America’s ultrarich just get wealthier
November 12, 2019 - America’s wealthiest one-percenters have benefited from a surging stock market, low interest rates and Republican tax cuts, amassing assets just shy of the those held by each of the middle and upper-middle classes.
Democratic candidate for president, Elizabeth Warren, has made a federal tax on wealth -- on a household’s total net worth -- a pillar of her campaign. Her plan for a two per cent tax on assets above $50 million, plus a one per cent “surtax” on those over $1 billion could see Microsoft founder Bill Gates paying $6.4 billion.
The richest one-percenters had a household wealth of about $35.4 trillion in the second quarter of 2019, up a staggering $2.9 trillion over the past six months. In contrast, the bottom 50 per cent of the population saw a collective increase in assets of $500 billion over the same period.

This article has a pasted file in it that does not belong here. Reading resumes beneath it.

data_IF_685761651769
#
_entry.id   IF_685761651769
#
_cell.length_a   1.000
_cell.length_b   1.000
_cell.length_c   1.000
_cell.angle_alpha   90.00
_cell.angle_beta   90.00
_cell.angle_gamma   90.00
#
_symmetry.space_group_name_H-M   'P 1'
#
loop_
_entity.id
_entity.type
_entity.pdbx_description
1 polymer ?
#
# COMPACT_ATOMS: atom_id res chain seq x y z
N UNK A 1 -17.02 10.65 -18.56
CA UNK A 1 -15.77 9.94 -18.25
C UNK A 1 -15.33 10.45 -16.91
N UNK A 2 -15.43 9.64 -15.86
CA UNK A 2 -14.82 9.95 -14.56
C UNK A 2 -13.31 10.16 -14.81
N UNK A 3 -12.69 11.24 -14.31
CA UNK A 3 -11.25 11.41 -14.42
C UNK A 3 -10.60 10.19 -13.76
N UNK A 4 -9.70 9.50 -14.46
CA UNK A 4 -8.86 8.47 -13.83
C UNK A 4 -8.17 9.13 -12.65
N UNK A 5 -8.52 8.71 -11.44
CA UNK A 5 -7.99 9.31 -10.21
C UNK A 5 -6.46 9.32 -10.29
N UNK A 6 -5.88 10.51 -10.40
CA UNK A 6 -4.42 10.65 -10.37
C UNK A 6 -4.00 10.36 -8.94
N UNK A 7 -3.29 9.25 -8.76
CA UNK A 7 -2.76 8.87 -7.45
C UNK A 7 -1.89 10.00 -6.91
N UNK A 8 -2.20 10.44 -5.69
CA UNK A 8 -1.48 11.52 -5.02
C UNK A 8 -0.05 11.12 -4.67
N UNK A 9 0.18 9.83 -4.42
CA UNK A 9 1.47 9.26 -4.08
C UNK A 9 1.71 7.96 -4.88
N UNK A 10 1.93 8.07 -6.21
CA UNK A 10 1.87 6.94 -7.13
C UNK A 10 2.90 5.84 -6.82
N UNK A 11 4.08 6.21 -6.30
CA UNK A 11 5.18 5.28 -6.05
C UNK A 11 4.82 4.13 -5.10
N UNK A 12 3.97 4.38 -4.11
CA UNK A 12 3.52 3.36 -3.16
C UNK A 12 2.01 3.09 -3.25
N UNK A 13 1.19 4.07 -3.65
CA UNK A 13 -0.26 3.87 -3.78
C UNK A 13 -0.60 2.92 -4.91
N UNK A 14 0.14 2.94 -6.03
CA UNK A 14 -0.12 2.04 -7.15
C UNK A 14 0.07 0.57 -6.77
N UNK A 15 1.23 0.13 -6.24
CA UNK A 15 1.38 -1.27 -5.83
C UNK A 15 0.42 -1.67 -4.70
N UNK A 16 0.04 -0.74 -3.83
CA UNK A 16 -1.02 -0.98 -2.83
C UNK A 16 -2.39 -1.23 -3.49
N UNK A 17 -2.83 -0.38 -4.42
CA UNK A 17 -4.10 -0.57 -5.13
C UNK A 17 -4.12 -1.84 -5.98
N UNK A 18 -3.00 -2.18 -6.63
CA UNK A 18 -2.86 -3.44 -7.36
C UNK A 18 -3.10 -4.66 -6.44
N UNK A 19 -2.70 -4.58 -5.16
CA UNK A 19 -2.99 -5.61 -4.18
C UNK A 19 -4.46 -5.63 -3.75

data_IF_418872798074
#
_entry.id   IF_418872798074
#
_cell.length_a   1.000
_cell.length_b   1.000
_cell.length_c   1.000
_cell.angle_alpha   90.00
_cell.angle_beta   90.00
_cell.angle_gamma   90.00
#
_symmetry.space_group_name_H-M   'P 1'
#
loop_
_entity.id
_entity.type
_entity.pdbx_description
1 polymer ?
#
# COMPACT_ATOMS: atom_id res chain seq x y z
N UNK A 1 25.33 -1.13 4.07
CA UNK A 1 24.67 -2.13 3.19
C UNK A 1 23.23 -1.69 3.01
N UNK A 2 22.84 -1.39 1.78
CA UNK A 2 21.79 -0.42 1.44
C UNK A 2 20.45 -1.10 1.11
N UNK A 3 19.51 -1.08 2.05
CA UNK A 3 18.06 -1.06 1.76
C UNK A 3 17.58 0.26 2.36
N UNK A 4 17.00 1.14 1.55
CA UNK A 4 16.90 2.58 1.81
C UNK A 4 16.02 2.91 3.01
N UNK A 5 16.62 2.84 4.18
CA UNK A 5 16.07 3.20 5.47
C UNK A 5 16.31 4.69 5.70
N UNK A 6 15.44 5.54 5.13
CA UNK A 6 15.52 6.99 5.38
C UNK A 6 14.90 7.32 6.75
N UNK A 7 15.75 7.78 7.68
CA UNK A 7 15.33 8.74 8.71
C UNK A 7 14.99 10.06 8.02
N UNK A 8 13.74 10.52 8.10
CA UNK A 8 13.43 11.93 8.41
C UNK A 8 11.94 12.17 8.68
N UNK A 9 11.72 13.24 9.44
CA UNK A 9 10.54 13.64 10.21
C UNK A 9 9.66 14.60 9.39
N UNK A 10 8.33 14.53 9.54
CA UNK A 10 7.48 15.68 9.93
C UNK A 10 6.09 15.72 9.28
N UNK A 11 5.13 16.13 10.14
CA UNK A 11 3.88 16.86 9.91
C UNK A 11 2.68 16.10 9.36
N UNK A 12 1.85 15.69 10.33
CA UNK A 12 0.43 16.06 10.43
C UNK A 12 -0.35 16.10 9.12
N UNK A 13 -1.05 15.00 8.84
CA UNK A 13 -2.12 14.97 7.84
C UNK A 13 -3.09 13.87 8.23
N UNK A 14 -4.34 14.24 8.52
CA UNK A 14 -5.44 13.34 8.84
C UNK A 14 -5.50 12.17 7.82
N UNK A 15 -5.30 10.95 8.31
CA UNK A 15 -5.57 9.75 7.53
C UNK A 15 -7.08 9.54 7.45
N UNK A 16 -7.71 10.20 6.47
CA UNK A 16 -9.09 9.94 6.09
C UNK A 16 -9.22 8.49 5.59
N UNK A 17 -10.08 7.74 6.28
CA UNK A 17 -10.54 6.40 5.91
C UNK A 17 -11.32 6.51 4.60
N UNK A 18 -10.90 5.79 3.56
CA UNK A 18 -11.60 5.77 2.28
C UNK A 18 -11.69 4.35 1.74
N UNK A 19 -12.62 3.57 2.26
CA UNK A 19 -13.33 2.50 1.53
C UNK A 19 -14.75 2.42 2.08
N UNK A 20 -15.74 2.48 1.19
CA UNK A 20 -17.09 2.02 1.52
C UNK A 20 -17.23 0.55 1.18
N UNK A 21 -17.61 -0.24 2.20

Americans in 90th to 99th percentiles control the most significant share of wealth, with $42.6 trillion in assets.
The one-percenters also benefited from President Trump’s 2017 “Tax Cuts and Jobs Act,” under which the rich, banks and other corporations enjoyed permanent tax cuts to corporate profits, investment income, estate tax, and more.
A recent analysis by The Economist found that some members of the nine-zero club take advantage of what economists call “rent-seeking” -- using cartels and lobbying for rules that generate more profits for their business at the expense of competitors and customers. The Economist identified rent-seeking as typical in mining, defence and construction industries as well as casinos. The study concluded that in the U.S., rent-seeking industries made one in five billionaires and explained a third of total billionaire wealth.
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